Implications for the pharmaceutical industry
The Supreme Court's discussions of "bright-line" decision rules and the "total mix"of information applies to the use of statistical
analysis of quality assurance and manufacturing data. Without too much difficulty, the Supreme Court's position could apply
equally to stability studies, assay validation, process validation, design space, and process capability.
Anyone who has hosted an FDA inspection knows that an investigator need not wait for a control chart to exceed one or more
of the classic "out-of-control" signals before beginning a review of suspicious current and historical data.
Sampling-plan acceptance should not be used as a defense for accepting some lots when it is clear from all the available information
that the defect rate is higher than desired for the process as a whole. Waiting for a statistically significant event before
evaluating a trend simply pushes the problem down the road; such an approach is also inconsistent with the concept of quality
Manufacturers should be looking at the total mix of information throughout process design, process qualification, and process
verification. FDA's guidance for industry on Process Validation: General Principles and Practices, issued in January 2011, makes clear that understanding the manufacturing process and potential variations—that is, the total
mix of information—is essential for product quality. Interestingly, the FDA process-validation guidance makes no mention of
statistical significance. The document does refer to statistical confidence several times, but only in a general sense. It
does not suggest or require a specific confidence level.
As stated above, statistical significance is only the determination that the difference we observe is larger than we would
expect by random chance alone given the available estimate of variability. It is not necessarily truth, fact, or causation.
It is only one tool for understanding all of the available information. FDA expects pharmaceutical manufacturers to use science-based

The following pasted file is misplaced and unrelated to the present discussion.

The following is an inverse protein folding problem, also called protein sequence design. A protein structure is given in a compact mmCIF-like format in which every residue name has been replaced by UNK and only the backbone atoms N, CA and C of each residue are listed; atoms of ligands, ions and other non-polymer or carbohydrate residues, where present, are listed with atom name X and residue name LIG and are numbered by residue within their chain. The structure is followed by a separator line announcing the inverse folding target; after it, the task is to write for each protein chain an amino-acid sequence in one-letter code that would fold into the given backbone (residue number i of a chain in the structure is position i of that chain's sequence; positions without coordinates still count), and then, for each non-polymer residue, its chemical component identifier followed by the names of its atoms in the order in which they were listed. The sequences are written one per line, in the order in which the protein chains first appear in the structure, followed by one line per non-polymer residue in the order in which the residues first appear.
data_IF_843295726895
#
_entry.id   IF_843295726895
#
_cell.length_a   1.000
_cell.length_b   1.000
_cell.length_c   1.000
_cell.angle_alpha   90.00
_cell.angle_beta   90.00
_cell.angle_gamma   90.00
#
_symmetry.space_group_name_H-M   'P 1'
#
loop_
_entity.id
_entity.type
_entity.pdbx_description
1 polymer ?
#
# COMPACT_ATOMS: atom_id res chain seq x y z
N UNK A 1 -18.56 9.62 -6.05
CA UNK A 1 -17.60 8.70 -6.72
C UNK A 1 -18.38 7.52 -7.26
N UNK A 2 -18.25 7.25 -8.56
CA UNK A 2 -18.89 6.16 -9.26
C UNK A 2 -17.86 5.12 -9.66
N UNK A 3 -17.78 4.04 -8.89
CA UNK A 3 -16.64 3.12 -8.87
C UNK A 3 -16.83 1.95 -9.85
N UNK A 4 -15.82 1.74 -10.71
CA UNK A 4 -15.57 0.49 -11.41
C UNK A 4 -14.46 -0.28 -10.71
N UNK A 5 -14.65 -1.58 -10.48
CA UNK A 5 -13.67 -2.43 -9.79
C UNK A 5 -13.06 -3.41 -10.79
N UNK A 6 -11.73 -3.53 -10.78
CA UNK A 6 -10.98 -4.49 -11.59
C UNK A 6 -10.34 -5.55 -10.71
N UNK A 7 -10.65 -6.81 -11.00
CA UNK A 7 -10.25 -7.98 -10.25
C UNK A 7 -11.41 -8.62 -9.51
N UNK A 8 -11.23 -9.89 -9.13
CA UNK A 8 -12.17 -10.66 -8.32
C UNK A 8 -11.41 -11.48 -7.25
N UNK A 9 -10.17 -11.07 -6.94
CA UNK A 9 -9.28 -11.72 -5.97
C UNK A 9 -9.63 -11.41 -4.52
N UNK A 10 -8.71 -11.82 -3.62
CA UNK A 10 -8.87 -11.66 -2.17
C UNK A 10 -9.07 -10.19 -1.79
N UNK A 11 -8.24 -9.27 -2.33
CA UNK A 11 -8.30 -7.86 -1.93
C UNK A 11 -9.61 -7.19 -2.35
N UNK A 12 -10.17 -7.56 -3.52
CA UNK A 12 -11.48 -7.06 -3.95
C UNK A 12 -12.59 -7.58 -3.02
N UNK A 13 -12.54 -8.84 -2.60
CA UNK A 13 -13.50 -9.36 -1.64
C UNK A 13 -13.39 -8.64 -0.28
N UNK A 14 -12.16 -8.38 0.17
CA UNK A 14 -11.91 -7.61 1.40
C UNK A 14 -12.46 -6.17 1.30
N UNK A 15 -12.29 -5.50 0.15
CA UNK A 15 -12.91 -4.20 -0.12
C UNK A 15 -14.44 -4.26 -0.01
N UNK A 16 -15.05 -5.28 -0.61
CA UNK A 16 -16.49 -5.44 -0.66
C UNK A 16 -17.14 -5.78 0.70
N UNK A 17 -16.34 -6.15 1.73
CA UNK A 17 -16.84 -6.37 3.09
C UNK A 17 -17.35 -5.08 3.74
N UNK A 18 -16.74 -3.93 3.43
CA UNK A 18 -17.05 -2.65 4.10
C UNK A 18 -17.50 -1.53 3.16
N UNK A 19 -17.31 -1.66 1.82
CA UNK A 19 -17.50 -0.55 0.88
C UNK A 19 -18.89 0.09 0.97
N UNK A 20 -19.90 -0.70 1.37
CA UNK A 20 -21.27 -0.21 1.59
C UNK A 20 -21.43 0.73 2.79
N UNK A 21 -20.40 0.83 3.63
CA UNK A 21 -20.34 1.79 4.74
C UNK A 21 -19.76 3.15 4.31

reasoning to determine which tools are appropriate for evaluating any given issue.
In the laboratory.
An out-of-specification (OOS) determination is the result of comparing a single reportable value collected at a specific point
in time with a specification. Statistical significance has no role in this determination, nor does practical significance.
A reportable result is either within specification or OOS. Thus, the Matrixx case has little or no implication for OOS determinations.
A determination of out-of-trend (OOT) is the result of comparing one or more reportable results collected over a time period
with a statistically defined model or to statistically summarize those historical data. If a trend is large enough to be of
practical importance to an experienced analyst, then data should be reviewed even if they do not rise to the level of statistical
significance. If the data are statistically significant, then chance is ruled out and a cause-and-effect relationship is supported
but not proven. This position is supported by Matrixx, in that a lack of statistical significance does not justify failing to investigate a change in the data that could be of
practical importance. Statistical significance cannot be used, to quote the Supreme Court, as a single "bright-line" decision
rule to the exclusion of other sources of supporting information. The evaluation of OOT data must be an evaluation of the
"total mix" of information.
Product liability lawsuits.
Given that the underlying facts in Matrixx relate to adverse drug events, it is reasonable to ask whether the Supreme Court's decision has any bearing on product liability
lawsuits. Although the case does not appear to change the Supreme Court's view of the standard for causation (i.e., that the
product "more likely than not" caused the injury, and that statistical significance is not necessary to prove such a claim),
it does seem to reinforce the Supreme Court's holding in an earlier decision, Wyeth v. Levine, regarding a drug manufacturer's responsibility to act upon new information about adverse events (24).